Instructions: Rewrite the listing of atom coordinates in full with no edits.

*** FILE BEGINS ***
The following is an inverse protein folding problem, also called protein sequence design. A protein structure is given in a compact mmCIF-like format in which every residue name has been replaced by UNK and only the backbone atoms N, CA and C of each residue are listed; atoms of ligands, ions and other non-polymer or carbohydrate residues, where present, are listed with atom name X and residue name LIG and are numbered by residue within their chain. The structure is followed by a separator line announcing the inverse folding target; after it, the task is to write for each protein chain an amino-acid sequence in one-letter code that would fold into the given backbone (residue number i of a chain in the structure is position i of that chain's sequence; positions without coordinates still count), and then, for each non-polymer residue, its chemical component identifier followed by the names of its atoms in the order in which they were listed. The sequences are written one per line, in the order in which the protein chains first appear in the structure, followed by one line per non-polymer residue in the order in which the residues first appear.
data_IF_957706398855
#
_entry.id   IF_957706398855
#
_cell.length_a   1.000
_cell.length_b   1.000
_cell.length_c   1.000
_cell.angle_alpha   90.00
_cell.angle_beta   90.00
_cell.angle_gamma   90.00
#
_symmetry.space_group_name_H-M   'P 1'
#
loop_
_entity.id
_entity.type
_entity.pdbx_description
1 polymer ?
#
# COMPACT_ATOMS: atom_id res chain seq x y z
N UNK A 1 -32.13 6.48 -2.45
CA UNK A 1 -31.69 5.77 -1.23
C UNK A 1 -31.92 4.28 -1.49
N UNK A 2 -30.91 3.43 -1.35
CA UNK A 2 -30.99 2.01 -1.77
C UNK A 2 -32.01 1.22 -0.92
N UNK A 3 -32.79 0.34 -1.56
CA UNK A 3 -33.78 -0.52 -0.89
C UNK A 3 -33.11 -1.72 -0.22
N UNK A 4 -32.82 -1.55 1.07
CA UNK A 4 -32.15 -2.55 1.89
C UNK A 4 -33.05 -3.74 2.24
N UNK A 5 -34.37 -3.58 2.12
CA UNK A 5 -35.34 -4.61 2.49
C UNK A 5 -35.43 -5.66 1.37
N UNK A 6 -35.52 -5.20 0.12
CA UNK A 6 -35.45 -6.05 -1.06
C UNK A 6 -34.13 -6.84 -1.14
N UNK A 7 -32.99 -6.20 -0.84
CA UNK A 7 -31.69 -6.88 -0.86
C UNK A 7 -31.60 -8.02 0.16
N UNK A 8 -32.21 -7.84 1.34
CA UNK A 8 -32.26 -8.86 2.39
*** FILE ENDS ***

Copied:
The following is an inverse protein folding problem, also called protein sequence design. A protein structure is given in a compact mmCIF-like format in which every residue name has been replaced by UNK and only the backbone atoms N, CA and C of each residue are listed; atoms of ligands, ions and other non-polymer or carbohydrate residues, where present, are listed with atom name X and residue name LIG and are numbered by residue within their chain. The structure is followed by a separator line announcing the inverse folding target; after it, the task is to write for each protein chain an amino-acid sequence in one-letter code that would fold into the given backbone (residue number i of a chain in the structure is position i of that chain's sequence; positions without coordinates still count), and then, for each non-polymer residue, its chemical component identifier followed by the names of its atoms in the order in which they were listed. The sequences are written one per line, in the order in which the protein chains first appear in the structure, followed by one line per non-polymer residue in the order in which the residues first appear.
data_IF_957706398855
#
_entry.id   IF_957706398855
#
_cell.length_a   1.000
_cell.length_b   1.000
_cell.length_c   1.000
_cell.angle_alpha   90.00
_cell.angle_beta   90.00
_cell.angle_gamma   90.00
#
_symmetry.space_group_name_H-M   'P 1'
#
loop_
_entity.id
_entity.type
_entity.pdbx_description
1 polymer ?
#
# COMPACT_ATOMS: atom_id res chain seq x y z
N UNK A 1 -32.13 6.48 -2.45
CA UNK A 1 -31.69 5.77 -1.23
C UNK A 1 -31.92 4.28 -1.49
N UNK A 2 -30.91 3.43 -1.35
CA UNK A 2 -30.99 2.01 -1.77
C UNK A 2 -32.01 1.22 -0.92
N UNK A 3 -32.79 0.34 -1.56
CA UNK A 3 -33.78 -0.52 -0.89
C UNK A 3 -33.11 -1.72 -0.22
N UNK A 4 -32.82 -1.55 1.07
CA UNK A 4 -32.15 -2.55 1.89
C UNK A 4 -33.05 -3.74 2.24
N UNK A 5 -34.37 -3.58 2.12
CA UNK A 5 -35.34 -4.61 2.49
C UNK A 5 -35.43 -5.66 1.37
N UNK A 6 -35.52 -5.20 0.12
CA UNK A 6 -35.45 -6.05 -1.06
C UNK A 6 -34.13 -6.84 -1.14
N UNK A 7 -32.99 -6.20 -0.84
CA UNK A 7 -31.69 -6.88 -0.86
C UNK A 7 -31.60 -8.02 0.16
N UNK A 8 -32.21 -7.84 1.34
CA UNK A 8 -32.26 -8.86 2.39